by Mark Hotz
I hope you all are enjoying your summer so far. We in the East Coast have avoided virtually all of the crazy weather conditions that have plagued much of the Midwest and South. This month a new purchase and some interesting photos gave me the impetus for my current article. Since by this time you all know how much I like an abandoned bank and small towns in general, I hope you enjoy our sojourn in Tower City, North Dakota, and Conrad, Iowa.
North Dakota had its heyday during the National Currency era, with thriving small agricultural and railroad towns, each having its own national bank (and in some cases, more than one.) But changes in technology, brutal weather, and reduced dependence on small farms and railroads turned many of these towns into ghosts or near ghosts.
I was fortunate to obtain a large size note from the First National Bank of Tower City, North Dakota, recently. Tower City is a very small town that straddles the line between Barnes and Cass Counties in eastern North Dakota. It lies 46 miles due west of the city of Fargo. The current population is 253, though its peak population of 460 was back in 1910.
Charlemagne Tower, a leading eastern railroad shareholder and landowner, was urged to develop the land in western Cass County so that further settlements along the railway line could be assured. Through a friend, Tower met and then hired George Ellsbury from Winona, Minnesota, to be his land agent. Land sales and development in eastern Dakota Territory were soon underway.
In the spring of 1879, many people from Winona, Minnesota were encouraged by George Ellsbury to come to the area where present-day Cass and Barnes county lines meet. Ellsbury had been deeded 608 acres to establish a townsite. The deed was filed for the new town in August of 1879. The agent surprised his “boss” by naming the new site Tower City and insisted the name could not be changed when Tower argued that it should be called Ellsbury.
From the outset, Tower City leaders had lofty goals. George Ellsbury sought to have only “people of good character” and “high quality” settle the area, preferably American in birth. He also emphasized that he did not want the evil influence of liquor to be present and would not sell land for saloon purposes!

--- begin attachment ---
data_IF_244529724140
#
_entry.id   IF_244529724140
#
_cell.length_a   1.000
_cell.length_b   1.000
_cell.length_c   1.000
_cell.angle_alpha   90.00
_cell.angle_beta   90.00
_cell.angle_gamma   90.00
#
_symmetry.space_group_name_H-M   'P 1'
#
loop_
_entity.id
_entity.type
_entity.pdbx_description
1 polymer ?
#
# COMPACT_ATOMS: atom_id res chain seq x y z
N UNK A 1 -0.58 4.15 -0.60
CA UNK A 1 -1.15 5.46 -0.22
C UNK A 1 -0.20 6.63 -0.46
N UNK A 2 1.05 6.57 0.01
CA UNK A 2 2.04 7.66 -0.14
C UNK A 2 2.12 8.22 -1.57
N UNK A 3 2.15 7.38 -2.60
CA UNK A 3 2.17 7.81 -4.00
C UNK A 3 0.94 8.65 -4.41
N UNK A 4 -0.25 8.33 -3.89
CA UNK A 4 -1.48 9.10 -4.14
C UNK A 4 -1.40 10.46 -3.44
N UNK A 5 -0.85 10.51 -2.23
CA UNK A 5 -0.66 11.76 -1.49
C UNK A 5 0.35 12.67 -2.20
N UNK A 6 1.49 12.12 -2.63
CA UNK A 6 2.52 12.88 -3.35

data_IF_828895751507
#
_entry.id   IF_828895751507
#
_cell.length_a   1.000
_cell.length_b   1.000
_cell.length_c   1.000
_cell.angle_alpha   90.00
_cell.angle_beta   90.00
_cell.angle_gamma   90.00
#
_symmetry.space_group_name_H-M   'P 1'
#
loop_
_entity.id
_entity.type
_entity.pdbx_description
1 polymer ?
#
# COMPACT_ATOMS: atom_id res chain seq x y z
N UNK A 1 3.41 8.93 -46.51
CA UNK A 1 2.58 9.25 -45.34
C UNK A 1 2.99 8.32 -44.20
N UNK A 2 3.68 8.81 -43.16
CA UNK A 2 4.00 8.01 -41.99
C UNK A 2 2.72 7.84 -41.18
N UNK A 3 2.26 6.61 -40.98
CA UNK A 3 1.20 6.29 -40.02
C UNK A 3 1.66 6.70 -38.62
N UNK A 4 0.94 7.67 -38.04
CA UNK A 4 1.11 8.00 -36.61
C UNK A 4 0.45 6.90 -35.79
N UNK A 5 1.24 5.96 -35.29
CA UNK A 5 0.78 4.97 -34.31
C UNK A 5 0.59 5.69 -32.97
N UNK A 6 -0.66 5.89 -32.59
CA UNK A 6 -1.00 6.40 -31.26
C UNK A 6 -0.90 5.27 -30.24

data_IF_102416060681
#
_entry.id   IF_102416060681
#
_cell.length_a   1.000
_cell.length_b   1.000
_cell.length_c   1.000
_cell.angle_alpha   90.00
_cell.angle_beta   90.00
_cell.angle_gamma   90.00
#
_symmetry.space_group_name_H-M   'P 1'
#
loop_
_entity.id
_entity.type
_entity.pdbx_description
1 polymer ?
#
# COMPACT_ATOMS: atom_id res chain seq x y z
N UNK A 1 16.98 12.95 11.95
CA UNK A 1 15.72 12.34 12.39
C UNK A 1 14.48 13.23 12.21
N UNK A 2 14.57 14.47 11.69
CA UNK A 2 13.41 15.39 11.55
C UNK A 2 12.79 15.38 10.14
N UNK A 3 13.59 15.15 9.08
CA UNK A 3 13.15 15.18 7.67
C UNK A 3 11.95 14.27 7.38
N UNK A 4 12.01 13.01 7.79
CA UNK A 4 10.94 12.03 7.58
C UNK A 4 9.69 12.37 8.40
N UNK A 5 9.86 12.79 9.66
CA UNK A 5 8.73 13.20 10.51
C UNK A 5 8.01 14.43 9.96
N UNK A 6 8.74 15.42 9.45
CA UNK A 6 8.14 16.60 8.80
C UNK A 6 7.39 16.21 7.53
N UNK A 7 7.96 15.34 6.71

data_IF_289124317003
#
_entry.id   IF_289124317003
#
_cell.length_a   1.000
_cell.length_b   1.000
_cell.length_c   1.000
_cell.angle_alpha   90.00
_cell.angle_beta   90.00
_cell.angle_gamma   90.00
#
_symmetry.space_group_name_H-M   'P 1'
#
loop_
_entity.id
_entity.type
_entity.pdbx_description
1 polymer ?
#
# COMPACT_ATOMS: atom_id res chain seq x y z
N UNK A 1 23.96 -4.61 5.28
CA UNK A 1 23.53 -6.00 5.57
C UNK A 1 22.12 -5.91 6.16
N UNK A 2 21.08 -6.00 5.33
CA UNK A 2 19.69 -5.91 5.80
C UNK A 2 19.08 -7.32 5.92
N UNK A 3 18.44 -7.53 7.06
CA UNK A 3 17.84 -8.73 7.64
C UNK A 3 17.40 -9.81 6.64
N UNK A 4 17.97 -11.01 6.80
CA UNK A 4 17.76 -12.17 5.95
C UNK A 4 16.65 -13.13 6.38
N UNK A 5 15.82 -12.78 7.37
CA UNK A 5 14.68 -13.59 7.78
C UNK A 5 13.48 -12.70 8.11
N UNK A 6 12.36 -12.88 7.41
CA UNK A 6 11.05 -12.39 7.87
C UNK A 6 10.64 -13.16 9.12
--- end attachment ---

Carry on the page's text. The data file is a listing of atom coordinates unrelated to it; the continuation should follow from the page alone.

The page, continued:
As more land was settled and farmed and local businesses increased, the new town’s future appeared to be bright. Even a city newspaper was started, at first published monthly, then weekly. With the population growth, there were no limits to the town leader’s visions of greatness. In 1880, Ellsbury had an idea: that of creating a new county between Barnes and Cass, and having Tower City named county seat of Tower County. Although this plan did not materialize, it was not forgotten. A year later an attempt was made to create Ordway County, with Tower City again proposed for the county seat. This plan, too, failed. Not to be denied, the town powers sought to have the state capital located in Tower City. However, Bismarck was able to offer a greater financial package, $100,000 versus the $15,000 proposed by Tower City. That ended the pursuit of greater renown in a bigger arena.
The next Ellsbury plan was to establish a University of Tower City. With support sought from the Baptists of Dakota Territory and an assumed large donation from Charlemagne Tower, the college broke ground in 1884. But without the endowment expected, the plans had to be downsized regarding any new buildings. Next, the school building and a hotel were offered for use, so in 1886 the college opened. By the end of two years’ existence, finances dictated that Tower University close its doors.
Over the years, the population of Tower City began to wane, and fires and tornadoes wracked the business district, destroying many of the buildings. Some were later abandoned and razed. Such is the life of many rural small towns in America.